Doug: Nightcrawler was the first to find any clues. He actually found Lorna, and her assailant, collapsed on top of our heroine. Radioing Scott and Banshee, Kurt urged them to come to him as quickly as they could. Once in the house, they rolled the man off of Lorna -- only to reveal a horribly decomposed husk, almost like a mummy. Banshee inspected Lorna's vital signs and determined that she would be fine. Scott tells Kurt to 'port over to the lab, where hopefully he'll find Havok, Madrox, and Jean. As Scott heads outside to flag down Ororo, he worries about Banshee's inability to bounce back from the injuries to his voice he'd suffered in Japan (X-Men #'s 118-119, which we will review at some future date). At the lab, Kurt takes to the shadows, but not enough that he's not seen by Havok. Alex fires a bolt Nightcrawler's way and orders him -- whoever he is -- to come out of the shadows. As Havok begins to power up again, he's suddenly grabbed and bear-hugged... by Colossus! Piotr had landed in the lab and was doing his own scouting when he heard the ruckus. Alex is amazed to see his believed-dead comrade. Elsewhere, Scott and Ororo are also in the lab building and encounter Moira -- through a slight machination from Storm. There is the now-familiar surprise at the reunion, and then Moira tells Scott what they're up against -- Mutant X. Concerned, Scott nevertheless goes off on his own to find Jean.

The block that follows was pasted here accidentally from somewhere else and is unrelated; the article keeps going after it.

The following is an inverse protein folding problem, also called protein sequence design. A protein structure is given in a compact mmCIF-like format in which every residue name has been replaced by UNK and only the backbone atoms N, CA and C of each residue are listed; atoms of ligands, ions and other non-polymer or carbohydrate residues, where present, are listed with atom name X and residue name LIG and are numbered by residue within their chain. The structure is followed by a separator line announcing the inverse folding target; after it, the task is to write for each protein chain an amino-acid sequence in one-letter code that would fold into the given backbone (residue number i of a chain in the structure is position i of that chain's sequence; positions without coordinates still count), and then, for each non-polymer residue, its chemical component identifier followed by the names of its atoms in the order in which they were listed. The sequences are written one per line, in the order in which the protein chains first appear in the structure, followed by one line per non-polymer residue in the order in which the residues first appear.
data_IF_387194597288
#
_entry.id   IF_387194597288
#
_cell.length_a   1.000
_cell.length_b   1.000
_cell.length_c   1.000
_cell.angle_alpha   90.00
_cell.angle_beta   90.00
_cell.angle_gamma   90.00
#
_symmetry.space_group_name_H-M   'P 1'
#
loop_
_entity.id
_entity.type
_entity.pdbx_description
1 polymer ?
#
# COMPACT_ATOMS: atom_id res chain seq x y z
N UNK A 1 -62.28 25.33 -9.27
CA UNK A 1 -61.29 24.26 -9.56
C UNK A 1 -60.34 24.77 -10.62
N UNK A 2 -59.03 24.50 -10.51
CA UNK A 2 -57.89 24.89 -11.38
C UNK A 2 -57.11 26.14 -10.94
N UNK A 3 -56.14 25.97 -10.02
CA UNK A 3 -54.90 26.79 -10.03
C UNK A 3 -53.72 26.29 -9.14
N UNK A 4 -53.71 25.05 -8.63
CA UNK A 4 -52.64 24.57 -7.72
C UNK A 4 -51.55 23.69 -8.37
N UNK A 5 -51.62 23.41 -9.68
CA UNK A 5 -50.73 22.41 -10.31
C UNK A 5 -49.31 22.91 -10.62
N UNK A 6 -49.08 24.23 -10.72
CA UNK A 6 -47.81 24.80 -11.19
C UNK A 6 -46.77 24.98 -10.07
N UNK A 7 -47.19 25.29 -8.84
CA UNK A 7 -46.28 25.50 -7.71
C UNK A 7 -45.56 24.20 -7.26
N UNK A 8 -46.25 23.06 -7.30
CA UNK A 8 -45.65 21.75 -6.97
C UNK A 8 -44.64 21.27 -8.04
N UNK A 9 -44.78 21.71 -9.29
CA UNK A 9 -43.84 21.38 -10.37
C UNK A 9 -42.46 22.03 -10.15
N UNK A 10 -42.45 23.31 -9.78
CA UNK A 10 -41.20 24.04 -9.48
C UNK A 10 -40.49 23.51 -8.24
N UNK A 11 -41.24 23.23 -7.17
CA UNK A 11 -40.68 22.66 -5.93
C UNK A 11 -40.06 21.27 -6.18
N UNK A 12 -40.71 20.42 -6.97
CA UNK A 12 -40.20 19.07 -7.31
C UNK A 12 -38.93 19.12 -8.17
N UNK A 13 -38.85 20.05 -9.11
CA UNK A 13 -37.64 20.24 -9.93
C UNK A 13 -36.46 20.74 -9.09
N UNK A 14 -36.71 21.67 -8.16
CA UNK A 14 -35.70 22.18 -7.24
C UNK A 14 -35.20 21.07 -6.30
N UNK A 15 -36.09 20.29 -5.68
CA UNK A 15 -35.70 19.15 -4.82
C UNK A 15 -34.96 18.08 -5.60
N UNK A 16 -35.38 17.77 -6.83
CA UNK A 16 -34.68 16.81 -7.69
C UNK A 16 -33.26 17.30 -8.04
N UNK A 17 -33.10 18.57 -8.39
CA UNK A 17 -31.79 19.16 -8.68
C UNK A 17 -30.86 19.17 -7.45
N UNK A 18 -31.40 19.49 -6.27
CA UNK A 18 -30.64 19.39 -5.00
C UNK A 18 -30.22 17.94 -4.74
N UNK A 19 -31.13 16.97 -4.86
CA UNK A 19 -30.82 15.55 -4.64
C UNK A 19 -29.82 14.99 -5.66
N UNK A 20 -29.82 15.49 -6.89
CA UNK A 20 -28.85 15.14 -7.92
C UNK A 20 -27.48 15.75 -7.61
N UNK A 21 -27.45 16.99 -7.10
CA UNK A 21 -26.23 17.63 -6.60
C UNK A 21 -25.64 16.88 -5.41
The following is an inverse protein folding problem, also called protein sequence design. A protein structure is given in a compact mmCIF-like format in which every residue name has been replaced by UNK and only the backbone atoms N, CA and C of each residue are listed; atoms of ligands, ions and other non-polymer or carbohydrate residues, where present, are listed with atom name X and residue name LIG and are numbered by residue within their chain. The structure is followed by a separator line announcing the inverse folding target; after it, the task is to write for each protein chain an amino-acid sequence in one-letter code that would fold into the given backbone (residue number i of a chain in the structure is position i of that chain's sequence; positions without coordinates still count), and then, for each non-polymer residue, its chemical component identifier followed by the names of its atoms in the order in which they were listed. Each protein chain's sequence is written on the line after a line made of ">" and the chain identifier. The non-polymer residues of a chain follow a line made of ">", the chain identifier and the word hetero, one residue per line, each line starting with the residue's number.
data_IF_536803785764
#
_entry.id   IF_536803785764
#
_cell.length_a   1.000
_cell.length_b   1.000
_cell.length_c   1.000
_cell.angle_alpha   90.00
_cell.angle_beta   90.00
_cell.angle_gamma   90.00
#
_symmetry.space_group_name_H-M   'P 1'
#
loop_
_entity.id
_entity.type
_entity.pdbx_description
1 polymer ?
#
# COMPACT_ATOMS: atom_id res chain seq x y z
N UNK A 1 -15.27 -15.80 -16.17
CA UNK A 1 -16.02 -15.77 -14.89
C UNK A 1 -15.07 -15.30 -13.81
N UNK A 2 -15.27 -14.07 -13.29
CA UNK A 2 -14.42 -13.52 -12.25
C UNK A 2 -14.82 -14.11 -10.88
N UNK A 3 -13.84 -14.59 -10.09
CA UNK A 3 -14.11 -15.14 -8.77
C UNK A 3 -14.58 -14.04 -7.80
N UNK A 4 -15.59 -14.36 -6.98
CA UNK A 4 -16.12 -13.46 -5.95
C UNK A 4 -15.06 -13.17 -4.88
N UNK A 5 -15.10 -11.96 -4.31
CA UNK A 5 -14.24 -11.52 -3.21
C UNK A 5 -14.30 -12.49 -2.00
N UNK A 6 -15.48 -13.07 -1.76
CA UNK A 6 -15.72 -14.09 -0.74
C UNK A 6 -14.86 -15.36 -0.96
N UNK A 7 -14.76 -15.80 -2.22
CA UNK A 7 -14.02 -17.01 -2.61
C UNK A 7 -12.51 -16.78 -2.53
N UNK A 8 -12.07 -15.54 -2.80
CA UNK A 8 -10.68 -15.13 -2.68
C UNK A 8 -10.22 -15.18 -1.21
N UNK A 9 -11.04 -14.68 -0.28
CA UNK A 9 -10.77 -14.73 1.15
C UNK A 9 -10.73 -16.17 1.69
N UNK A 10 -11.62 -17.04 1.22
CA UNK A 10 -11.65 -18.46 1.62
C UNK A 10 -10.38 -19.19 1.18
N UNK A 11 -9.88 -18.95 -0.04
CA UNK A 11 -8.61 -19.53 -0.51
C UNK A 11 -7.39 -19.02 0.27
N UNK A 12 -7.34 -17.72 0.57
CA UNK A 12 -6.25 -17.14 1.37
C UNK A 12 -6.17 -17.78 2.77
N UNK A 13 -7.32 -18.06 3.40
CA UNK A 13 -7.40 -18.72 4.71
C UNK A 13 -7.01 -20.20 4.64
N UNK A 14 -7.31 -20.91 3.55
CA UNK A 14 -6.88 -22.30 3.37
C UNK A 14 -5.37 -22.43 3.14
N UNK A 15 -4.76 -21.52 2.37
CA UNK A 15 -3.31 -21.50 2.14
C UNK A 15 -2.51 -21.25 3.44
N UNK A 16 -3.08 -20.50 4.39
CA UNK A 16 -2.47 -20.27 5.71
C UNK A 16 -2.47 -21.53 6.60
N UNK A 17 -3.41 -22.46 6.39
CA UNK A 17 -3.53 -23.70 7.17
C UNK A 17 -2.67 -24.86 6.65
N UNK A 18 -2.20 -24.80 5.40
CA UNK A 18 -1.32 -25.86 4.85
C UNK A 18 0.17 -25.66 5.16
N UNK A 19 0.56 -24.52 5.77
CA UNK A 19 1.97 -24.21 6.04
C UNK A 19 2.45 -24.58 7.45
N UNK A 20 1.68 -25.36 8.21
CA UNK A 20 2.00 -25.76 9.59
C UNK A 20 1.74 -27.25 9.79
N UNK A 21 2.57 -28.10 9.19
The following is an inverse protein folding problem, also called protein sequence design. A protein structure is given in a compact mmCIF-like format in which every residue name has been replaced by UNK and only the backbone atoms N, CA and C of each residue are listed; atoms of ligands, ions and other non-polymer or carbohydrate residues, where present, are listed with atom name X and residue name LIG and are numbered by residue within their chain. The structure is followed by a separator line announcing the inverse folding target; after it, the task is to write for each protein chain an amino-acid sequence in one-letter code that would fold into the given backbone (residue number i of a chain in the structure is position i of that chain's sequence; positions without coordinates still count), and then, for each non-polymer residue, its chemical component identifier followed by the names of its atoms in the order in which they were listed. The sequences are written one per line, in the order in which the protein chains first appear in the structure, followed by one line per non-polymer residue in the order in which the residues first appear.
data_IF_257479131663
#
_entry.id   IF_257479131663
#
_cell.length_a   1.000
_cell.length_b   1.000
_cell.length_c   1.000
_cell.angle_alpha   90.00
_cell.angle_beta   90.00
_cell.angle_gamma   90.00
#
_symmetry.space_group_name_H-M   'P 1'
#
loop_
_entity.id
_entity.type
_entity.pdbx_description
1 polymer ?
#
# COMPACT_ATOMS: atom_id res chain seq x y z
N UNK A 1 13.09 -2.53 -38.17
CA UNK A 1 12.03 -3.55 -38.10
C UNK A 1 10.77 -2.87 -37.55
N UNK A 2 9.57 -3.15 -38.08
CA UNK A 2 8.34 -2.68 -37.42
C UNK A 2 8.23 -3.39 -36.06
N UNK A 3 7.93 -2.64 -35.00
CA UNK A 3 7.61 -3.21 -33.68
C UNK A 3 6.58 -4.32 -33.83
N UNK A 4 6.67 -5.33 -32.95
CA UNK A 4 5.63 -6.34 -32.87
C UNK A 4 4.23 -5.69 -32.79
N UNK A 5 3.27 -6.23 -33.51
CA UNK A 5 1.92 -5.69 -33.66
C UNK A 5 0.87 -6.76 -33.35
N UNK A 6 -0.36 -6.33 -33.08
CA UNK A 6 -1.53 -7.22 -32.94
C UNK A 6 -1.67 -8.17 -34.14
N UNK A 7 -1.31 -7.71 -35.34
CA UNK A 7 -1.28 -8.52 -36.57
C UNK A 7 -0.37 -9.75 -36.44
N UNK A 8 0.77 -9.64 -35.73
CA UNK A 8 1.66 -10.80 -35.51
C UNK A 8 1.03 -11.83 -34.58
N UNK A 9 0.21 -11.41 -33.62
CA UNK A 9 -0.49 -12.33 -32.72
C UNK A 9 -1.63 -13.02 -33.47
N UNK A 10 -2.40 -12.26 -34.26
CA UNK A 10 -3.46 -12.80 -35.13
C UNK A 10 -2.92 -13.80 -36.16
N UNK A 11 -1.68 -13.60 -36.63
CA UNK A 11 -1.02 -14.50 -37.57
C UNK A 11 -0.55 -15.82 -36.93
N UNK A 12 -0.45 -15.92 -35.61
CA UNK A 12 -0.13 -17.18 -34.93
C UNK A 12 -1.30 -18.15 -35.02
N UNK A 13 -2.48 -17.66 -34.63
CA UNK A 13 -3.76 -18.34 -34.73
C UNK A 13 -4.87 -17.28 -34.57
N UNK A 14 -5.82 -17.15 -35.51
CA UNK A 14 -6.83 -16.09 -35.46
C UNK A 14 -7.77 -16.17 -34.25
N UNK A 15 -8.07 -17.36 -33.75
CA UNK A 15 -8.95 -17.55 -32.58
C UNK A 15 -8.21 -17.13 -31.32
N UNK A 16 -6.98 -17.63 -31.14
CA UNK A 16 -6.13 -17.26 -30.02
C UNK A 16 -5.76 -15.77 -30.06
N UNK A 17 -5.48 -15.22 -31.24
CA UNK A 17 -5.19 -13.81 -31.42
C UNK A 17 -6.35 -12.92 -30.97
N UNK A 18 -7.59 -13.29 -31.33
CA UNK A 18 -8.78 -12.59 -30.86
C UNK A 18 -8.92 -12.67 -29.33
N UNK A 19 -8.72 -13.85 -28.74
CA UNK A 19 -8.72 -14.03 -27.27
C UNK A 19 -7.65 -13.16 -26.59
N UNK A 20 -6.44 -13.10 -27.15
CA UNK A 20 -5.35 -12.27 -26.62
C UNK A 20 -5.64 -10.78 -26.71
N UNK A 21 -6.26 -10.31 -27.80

Karen: Banshee tells Scott that he'll stay with Lorna since, without his sonic powers, he's not of much use (also notice, he's carrying a side arm). It's interesting that Banshee hung around in the book, powerless, for 10 issues -he lost his powers in #119 and finally stepped out in #129. I think he was a nice counter-balance to Scott at first, but eventually he became unnecessary, especially with Professor X around. They really didn't need two authority figures in the book.
Doug: It doesn't take long for Cyke to find Jean, collapsed in a corner. He approaches her, but when he gets her upright and says her name, she answers by calling him "Jason". I thought the long reveal of Jason Wyngarde's plotline was really done well. Month to month, the suspense just kept building. I never felt it was too long, and it really kept me on the edge of my seat... until I started high school just as X-Men #131 was being released and missed the whole pay-off. What a dummy. Anyway, Scott (certainly taken aback) assembles all of the X-Men back at Moira's house where they debrief on what exactly has gone on. Jamie Madrox tells of his encounter with Mutant X, and how he was psychically assaulted through one of his clones. Jamie tells that there's no way he could have stopped the enemy. Moira comforts him, while Wolverine begins to itch for the scrap. Of course he and Scott exchange words, but Wolverine surprisingly backs down and defers to Scott's plan. Aside with Moira, Scott tells her that he's checked all the files and there is nothing on any Mutant X. Moira coyly tells him "it's a private matter". Scott pushes her, and she admits -- Mutant X is her son.